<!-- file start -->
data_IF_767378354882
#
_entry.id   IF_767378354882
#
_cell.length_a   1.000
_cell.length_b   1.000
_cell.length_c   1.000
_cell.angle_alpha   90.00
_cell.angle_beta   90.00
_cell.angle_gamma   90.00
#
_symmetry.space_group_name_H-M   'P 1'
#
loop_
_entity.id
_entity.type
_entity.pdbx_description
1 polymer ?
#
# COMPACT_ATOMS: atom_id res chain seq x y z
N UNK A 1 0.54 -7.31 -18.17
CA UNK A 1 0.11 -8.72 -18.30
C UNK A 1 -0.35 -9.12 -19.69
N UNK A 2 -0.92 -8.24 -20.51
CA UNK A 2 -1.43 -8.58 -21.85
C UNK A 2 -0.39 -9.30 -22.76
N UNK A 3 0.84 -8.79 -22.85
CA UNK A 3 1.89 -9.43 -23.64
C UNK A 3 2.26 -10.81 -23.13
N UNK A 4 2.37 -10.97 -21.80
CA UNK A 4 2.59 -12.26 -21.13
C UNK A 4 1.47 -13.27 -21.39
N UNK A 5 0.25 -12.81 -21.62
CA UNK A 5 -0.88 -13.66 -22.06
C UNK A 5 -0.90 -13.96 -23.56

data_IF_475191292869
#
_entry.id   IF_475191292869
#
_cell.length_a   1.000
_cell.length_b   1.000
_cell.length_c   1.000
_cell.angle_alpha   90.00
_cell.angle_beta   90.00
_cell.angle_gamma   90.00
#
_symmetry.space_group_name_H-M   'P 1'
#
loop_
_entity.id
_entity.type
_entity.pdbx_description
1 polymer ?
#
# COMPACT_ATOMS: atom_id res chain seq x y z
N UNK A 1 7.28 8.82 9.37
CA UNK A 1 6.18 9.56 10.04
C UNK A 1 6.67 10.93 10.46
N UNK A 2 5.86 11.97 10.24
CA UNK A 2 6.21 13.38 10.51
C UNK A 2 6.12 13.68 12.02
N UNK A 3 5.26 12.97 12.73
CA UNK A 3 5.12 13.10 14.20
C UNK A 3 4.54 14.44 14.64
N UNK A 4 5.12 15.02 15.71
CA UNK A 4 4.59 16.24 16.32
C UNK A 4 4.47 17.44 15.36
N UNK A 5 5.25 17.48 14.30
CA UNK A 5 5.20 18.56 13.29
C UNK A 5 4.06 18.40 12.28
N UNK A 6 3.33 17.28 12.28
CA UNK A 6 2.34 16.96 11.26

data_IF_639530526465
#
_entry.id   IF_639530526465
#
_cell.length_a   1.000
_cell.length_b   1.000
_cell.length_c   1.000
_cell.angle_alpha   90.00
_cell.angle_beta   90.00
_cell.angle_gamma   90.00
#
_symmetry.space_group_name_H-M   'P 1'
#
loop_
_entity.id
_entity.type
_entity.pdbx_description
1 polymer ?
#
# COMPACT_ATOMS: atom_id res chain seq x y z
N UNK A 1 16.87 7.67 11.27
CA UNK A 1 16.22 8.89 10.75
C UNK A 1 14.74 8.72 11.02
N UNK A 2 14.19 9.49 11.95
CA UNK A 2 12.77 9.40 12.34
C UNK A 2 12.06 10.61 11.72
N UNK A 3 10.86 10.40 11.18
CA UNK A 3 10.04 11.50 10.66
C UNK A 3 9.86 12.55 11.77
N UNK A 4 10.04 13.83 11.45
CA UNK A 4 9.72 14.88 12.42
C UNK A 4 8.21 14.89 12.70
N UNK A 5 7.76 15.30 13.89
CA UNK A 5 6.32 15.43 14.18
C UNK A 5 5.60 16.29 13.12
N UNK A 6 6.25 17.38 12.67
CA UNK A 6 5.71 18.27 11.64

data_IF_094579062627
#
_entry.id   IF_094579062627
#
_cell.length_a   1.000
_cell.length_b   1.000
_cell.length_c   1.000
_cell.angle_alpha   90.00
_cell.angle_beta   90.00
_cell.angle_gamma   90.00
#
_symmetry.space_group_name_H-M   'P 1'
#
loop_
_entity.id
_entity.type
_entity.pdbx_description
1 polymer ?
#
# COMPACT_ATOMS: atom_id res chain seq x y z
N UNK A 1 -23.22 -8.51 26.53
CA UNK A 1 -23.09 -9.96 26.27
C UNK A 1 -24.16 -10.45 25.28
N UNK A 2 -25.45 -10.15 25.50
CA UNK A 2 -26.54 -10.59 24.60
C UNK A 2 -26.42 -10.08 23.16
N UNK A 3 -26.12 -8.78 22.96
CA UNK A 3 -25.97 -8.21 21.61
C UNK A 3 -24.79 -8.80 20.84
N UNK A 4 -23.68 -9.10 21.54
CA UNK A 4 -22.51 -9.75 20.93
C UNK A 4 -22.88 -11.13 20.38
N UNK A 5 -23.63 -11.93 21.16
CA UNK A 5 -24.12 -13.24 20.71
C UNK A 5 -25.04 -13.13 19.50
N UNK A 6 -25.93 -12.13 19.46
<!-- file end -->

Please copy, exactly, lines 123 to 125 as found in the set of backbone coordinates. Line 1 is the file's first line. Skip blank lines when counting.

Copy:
loop_
_entity.id
_entity.type